More and more, teachers are experiencing challenges as they try to create a community of well managed, kind and respectful learners within their classroom. Without that community, it is so hard to effectively teach all of the academic skills that we are required to!
Why should we be teaching character education?
Character education is so important – children spend most of their waking hours at school, so it is our job to model good character, to teach them right from wrong and kind from unkind. What may come as “natural” to us does not always come natural to our students. They need to be explicitly taught norms of being a person with character.
No really… why should we be teaching character education?
Ok, so the real reason for us classroom teachers is that it makes our jobs easier. Yup, that’s right! Think about it: if you build in character education as part of your classroom culture, and you explicitly teach social skills… your classroom management will improve. Creating a family and community in your class is so incredibly powerful… there is a camaraderie that takes over and it’s so special to watch! Teaching character and social skills will no doubt make your teaching EASIER.
Isn’t that [insert someone else’s name]’s job?
I don’t know about you… but I feel like this generation of kiddos is way different than our generation – I don’t have to go into details because I know that you know what I mean. Placing blame on why that is true won’t get us anywhere, so we need to just accept that character and social skills education is something we are going to have to address, because our school social workers and psychologists are busier than ever, too.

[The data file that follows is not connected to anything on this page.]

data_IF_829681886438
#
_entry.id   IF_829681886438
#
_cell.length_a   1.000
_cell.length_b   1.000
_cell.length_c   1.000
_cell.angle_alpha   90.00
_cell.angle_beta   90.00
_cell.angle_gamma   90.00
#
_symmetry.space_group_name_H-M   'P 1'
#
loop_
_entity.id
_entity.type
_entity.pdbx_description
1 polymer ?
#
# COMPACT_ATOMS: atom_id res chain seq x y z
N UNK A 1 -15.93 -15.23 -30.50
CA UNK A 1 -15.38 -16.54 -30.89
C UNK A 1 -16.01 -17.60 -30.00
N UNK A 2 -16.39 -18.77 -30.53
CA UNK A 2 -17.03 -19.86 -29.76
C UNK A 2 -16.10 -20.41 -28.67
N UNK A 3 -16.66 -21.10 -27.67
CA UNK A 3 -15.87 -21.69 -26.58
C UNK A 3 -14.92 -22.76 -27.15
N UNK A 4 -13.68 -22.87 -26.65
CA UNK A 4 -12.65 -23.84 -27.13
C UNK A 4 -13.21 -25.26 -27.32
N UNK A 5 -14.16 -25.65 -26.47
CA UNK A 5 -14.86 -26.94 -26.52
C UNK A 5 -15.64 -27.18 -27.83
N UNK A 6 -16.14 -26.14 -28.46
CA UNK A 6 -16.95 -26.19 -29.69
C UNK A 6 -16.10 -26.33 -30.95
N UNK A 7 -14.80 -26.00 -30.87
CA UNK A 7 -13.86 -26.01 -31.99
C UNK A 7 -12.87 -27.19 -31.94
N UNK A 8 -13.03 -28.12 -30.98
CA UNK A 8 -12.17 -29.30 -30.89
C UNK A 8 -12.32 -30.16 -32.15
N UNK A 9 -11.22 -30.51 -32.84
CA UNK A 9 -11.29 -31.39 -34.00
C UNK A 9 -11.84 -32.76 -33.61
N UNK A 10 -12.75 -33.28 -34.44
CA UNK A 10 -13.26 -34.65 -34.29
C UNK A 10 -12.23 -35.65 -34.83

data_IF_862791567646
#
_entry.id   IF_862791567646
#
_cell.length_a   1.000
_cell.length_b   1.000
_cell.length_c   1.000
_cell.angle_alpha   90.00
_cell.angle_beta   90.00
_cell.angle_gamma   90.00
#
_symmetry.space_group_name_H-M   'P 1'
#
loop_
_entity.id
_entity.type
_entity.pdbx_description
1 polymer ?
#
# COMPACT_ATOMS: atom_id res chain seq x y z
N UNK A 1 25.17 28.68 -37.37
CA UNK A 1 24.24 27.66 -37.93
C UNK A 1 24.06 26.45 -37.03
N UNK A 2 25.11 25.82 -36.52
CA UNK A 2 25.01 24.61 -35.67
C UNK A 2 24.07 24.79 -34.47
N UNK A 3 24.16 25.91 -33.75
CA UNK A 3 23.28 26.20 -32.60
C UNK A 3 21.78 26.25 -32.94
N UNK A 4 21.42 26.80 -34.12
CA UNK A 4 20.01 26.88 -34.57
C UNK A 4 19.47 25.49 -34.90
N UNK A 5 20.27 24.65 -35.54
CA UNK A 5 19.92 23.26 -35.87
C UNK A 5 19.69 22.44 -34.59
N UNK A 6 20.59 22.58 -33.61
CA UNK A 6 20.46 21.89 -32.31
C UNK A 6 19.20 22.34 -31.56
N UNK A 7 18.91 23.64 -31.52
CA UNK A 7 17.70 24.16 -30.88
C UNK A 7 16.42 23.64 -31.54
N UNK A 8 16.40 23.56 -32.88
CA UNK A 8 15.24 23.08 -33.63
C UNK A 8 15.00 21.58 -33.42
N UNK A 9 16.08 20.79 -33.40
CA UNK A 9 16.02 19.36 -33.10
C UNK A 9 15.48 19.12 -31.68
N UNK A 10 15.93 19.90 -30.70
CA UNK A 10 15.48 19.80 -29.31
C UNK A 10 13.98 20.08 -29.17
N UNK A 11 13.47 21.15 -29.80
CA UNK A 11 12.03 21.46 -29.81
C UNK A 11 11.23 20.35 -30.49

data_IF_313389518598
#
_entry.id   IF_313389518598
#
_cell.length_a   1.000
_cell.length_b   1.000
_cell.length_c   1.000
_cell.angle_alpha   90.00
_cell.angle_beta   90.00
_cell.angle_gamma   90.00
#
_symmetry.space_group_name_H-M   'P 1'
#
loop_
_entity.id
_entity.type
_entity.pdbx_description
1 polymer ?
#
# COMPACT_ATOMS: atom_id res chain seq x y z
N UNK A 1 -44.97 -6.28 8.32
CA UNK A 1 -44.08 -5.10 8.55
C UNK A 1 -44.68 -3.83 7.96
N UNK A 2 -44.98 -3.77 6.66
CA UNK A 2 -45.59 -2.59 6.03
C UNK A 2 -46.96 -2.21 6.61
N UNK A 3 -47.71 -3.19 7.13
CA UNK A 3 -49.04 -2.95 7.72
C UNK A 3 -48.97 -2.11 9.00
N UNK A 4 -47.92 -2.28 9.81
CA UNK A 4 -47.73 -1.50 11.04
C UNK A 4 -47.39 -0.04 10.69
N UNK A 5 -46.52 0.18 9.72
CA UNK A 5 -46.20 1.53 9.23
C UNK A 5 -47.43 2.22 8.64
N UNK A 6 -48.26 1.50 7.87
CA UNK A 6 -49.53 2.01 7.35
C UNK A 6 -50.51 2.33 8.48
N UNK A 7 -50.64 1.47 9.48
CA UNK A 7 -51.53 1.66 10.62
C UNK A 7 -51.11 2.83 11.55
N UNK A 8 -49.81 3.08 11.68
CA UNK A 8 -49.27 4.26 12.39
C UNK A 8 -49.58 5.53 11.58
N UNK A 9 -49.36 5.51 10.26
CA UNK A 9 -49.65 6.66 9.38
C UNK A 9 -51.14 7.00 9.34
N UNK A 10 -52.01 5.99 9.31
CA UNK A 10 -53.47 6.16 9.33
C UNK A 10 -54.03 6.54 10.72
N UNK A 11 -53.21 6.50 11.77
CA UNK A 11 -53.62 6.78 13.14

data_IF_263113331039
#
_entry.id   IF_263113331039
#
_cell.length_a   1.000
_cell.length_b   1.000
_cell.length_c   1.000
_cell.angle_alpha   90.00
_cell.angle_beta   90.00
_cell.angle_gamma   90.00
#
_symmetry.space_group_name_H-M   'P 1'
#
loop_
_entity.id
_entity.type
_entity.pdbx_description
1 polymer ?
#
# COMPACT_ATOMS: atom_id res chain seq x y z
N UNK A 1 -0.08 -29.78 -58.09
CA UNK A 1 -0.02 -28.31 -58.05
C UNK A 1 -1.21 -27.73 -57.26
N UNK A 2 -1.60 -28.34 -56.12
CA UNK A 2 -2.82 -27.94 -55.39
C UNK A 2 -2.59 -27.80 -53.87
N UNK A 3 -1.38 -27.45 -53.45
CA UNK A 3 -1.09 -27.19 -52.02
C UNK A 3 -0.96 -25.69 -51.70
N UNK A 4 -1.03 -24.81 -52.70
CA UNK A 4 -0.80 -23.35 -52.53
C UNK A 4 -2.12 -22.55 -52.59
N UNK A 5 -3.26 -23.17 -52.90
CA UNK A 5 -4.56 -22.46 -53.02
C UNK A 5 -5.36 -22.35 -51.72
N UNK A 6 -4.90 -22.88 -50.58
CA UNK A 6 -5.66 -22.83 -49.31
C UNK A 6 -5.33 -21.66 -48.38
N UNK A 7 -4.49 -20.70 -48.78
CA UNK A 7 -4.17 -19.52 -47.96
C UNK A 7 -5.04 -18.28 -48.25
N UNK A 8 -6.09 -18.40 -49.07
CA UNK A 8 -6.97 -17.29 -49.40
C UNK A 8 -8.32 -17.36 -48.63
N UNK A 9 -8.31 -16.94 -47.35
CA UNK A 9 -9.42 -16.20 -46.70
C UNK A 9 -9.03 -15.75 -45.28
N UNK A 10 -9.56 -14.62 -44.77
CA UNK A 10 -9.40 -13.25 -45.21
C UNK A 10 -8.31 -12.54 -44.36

So… what does mentor texts have anything to do with this?
Mentor texts are simply books that you read to your students with the intent that they will eventually be generalizing something from that book to another part of their education or lives… so basically, a read-aloud that has a hidden agenda.
Spaghetti in a Hot Dog Bun
Hidden agenda: Having the courage to be who you are and celebrating differences.
What if Everybody Did That?
Hidden agenda: Respect.
Personal Space Camp
Hidden agenda: Respecting everyone’s personal space.
The Invisible Boy
Hidden agenda: Kindness and including others.
The Most Magnificent Thing
Hidden agenda: Perseverance and creativity.
We Are All Wonders
Hidden agenda: Being proud of who you are and empathy.
The Recess Queen
Hidden agenda: Conflict resolution.
Don’t Squeal Unless It’s a Big Deal
Hidden agenda: Determining difference between tattling and letting an adult know about an emergency.
My Mouth is a Volcano
Hidden agenda: Talking when it is your turn and not interrupting others.
The Girl Who Never Made Mistakes
Hidden agenda: Earning from mistakes.
Clearly, I love books with hidden agendas. They provide a great frame of reference when redirecting a student because the characters from these books stick with them.
If you’re on board with improving classroom management and you have 15 minutes per day to change the culture in your classroom but you need some guidance to make it happen, check out the year-long character education/social skills integrated curriculum for elementary school teachers: Readers With Character. All of the books listed above come with activities, reinforcing video links, home connections, and plenty of guiding questions to generalize this concept within your classroom!
What are your fave books that have a hidden agenda?? Leave it in the comments so I can check it out – I LOVE finding new books!!!